The Runaway

by Stephanie V. Moody

Chris and Old Paint had just crested a hill near the Broken Arrow Riding Stable when Chris heard the terrified screams.

“Help me! Help!”

In the distance Chris saw a big, white horse racing across the pasture. The horse’s reins were flying loose, and the rider had slipped dangerously to one side, clinging to the saddle.

Chris tightened her hands on Paint’s saddle horn. She knew the rider. It was her best friend, Jennifer, and she was riding Dynamite.

Chris’s mind whirled. Jennifer should have known not to take Dynamite out of the corral. The mare was too spirited, too wild. She spooked at anything. Yet there she was, racing across the meadow, out of control.

Chris trembled as Jennifer shouted again. No one else was in sight,and the panicked mare was heading for the barbed wire fence that enclosed the pasture. Chris urged Old Paint down the hill.

“Oh, why did Mr. Sanders make me ride you today?” she said. “You’re too old and slow.”

She nudged Paint into a lope, and they plowed through a tangle of bushes and trees to shorten the distance to Jennifer’s runaway horse.

Branches smacked Chris’s legs and stung her face and arms as Paint swerved to avoid the trees in their path. Chris shortened Paint’s reins as they soared above a fast-running stream. When Paint clambered up the bank, Chris could see Dynamite running just in front of them. Jennifer still clung to the saddle horn, her frantic screams and the clatter of hoofbeats echoing across the pasture. One leg was draped halfway over the saddle and the stirrups were swinging wildly.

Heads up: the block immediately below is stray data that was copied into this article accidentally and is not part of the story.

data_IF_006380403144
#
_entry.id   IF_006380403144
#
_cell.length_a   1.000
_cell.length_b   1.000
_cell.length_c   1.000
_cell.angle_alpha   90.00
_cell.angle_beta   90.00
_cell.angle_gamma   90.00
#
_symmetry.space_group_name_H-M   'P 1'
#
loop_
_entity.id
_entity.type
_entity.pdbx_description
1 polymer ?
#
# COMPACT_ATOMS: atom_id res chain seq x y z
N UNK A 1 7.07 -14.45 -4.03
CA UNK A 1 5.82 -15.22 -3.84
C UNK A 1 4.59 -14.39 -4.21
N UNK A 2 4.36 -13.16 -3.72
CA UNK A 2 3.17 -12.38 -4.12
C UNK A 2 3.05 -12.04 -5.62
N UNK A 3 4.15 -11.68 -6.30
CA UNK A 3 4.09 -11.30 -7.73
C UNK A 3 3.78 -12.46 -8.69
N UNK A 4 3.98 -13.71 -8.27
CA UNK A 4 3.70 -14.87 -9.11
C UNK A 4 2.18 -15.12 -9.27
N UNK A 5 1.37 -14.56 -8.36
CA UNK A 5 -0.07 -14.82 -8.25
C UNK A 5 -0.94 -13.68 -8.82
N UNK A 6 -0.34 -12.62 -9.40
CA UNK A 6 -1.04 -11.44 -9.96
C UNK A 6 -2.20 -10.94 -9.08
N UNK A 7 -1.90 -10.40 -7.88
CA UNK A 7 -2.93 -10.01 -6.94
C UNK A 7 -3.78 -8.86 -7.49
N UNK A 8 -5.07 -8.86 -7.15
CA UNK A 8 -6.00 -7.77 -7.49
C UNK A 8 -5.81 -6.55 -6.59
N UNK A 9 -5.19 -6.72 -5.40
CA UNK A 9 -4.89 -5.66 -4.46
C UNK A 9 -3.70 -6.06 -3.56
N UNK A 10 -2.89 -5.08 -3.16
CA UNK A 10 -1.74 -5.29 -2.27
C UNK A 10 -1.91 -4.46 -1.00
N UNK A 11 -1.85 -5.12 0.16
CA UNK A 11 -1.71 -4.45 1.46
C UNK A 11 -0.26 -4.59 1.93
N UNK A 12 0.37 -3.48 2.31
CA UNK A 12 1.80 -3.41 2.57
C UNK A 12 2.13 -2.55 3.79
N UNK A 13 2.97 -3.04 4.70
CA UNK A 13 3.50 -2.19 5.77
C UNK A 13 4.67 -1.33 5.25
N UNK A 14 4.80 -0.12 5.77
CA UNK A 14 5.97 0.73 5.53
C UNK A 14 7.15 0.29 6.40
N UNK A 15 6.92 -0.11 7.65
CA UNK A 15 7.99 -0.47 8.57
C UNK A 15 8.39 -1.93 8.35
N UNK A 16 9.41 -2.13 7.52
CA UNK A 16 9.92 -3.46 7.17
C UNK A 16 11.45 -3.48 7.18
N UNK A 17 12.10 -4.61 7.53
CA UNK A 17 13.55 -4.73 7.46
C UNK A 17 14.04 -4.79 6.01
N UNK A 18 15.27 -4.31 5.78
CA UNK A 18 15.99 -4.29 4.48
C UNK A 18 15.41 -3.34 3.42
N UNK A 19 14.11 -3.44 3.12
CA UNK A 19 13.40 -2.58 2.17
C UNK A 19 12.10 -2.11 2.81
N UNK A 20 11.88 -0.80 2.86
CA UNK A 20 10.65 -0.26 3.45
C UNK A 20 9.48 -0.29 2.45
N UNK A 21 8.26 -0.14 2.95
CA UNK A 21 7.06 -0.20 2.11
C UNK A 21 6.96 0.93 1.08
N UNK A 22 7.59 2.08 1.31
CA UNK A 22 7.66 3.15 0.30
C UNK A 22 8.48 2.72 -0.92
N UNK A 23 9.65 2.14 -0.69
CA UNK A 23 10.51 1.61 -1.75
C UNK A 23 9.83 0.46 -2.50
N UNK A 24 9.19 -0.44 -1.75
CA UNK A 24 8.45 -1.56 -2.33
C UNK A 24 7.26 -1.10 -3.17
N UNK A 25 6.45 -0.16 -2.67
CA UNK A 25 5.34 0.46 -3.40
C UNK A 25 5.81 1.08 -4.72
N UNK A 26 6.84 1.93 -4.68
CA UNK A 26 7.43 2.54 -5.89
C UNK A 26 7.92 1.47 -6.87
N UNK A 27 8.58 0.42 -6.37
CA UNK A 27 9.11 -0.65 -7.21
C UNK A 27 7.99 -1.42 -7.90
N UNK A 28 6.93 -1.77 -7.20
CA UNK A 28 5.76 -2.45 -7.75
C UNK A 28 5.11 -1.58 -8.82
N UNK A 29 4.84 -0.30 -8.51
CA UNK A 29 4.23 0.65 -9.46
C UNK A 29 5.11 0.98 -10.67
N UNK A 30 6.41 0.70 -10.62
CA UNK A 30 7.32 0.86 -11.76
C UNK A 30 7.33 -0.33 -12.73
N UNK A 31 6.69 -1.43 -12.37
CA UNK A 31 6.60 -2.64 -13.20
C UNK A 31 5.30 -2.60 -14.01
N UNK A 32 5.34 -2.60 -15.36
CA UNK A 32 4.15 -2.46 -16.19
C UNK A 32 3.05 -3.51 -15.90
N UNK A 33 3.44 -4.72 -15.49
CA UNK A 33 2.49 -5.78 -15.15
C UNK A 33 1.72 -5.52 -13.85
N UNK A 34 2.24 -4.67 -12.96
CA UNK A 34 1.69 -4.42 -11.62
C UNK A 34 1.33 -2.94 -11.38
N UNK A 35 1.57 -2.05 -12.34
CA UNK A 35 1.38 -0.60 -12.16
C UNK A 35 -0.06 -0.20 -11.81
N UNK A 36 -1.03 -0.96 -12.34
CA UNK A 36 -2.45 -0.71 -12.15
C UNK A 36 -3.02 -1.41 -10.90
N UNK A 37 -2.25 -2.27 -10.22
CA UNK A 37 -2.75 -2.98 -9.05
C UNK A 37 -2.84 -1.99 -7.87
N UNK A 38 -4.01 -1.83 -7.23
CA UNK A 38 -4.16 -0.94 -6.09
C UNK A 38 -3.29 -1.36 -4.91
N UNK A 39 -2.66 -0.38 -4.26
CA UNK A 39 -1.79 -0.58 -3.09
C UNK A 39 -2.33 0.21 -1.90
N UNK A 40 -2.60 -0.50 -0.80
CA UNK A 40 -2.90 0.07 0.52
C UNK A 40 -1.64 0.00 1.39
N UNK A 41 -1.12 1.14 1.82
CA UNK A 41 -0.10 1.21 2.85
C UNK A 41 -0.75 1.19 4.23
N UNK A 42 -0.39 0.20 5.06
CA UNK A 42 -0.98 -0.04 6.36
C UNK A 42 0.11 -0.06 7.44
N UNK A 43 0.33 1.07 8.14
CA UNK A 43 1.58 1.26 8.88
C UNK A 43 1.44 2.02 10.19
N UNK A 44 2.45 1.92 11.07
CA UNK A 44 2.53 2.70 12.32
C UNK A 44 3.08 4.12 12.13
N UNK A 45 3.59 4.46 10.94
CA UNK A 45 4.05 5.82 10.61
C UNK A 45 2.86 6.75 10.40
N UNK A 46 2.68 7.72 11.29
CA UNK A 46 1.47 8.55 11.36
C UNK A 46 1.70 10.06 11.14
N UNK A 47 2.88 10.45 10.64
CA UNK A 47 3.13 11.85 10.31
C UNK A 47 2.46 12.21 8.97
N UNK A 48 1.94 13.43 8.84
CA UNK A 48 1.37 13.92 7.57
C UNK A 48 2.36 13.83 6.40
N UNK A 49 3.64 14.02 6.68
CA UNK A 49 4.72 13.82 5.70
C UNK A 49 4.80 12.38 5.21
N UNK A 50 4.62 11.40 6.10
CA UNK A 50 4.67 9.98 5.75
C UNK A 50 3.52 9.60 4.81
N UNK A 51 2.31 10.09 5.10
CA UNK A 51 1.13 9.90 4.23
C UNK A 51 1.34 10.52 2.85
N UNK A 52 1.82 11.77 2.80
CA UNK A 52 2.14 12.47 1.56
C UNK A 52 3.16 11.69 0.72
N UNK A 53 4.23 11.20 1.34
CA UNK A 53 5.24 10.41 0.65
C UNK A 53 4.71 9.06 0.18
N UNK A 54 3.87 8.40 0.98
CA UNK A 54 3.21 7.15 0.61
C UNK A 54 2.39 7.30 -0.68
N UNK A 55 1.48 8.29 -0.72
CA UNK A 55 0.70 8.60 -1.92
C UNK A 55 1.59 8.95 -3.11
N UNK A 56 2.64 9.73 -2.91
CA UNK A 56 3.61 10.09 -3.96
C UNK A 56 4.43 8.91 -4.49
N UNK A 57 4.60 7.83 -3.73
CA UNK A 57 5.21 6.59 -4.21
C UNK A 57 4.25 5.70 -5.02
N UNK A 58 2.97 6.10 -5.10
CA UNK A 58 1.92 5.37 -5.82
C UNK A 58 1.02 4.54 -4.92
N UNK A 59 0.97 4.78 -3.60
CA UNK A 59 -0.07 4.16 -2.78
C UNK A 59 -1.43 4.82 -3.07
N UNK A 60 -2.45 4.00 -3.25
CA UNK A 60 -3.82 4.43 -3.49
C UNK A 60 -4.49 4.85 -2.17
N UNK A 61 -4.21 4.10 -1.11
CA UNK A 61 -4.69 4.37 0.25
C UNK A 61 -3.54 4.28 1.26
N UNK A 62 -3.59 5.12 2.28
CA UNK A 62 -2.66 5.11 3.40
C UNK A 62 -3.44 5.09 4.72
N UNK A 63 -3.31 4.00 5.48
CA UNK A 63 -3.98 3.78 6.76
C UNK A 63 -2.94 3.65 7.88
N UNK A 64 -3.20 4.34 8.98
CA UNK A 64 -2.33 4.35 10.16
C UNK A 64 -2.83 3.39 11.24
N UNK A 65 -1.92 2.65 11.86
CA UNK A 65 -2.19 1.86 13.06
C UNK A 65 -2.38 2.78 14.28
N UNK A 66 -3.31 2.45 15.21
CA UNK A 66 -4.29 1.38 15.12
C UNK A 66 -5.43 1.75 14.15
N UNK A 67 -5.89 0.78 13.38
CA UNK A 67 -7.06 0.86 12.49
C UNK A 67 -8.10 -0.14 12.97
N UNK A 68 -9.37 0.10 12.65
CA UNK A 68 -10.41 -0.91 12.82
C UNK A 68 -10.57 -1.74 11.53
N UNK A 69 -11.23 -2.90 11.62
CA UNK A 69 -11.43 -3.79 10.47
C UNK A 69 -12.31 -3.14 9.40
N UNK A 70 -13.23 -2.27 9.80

With each of Dynamite’s powerful strides, Jennifer inched closer to the ground.

“Hold on!” Chris hollered, urging Paint to a gallop. “Hold on, Jennifer. I’m coming.”

Chris leaned over the saddle horn. Getting close to Dynamite wouldn’t be enough, she knew. They had to stop her. But how?

Dynamite’s flying reins whipped just beyond Chris’s reach, tempting her to grab them. She had seen riders stop horses that way on television, making a daring rescue. But what if she were to fall?

“If only I could rope her,” Chris thought, squinting her eyes to block out the dust. But even thought Paint was used to a swirling rope from his days as a cow pony, Chris had never roped anything faster than a fence post.

Paint’s breathing was labored as he raced closer to Dynamite. Paint was running as he had when he was younger, chasing a cattle stampede, trying to turn the cows back to safety.

“That’s it!” shouted Chris. She nosed Paint next to Dynamite’s withers. “We can turn her. It’s our only chance. Turn her in circles Paint. Turn her until she gets tired.

Chris shifted her weight, and Paint responded immediately. He edged closer to Dynamite. Chris gasped when she saw the barbed wire only yards ahead, its pointed strands threatening disaster. But she kept yelling encouragement to Paint.

He was turning the mare, just a little at first, then more and more. Paint finally nudged Dynamite away from the fence and kept turning her until they had made a loop. Around and around they went, slowing at last. Jennifer still clung to the saddle horn.

With a final snort, Dynamite stopped. Jennifer slipped to the ground.

“Are you all right?” Chris gasped, too weak to dismount.

Jennifer nodded. Mr. Sanders, the stable owner, pulled up in his truck and clamoured out of the cab.

“That was quick thinking,” he called to Chris as he hurried over to Jennifer. “And mighty fine riding. Jennifer owes you a heap of thanks and I do, too. From now on, you can pick your own horse to ride. You’ve earned it.”

Chris looked down at Old Paint, his sides still heaving from his run. “In that case,” she said, stroking the horse’s neck, “I’ll pick Old Paint. We make a pretty good team.”

Old Paint pawed the ground. His friendly nicker seemed to say he had known it all along.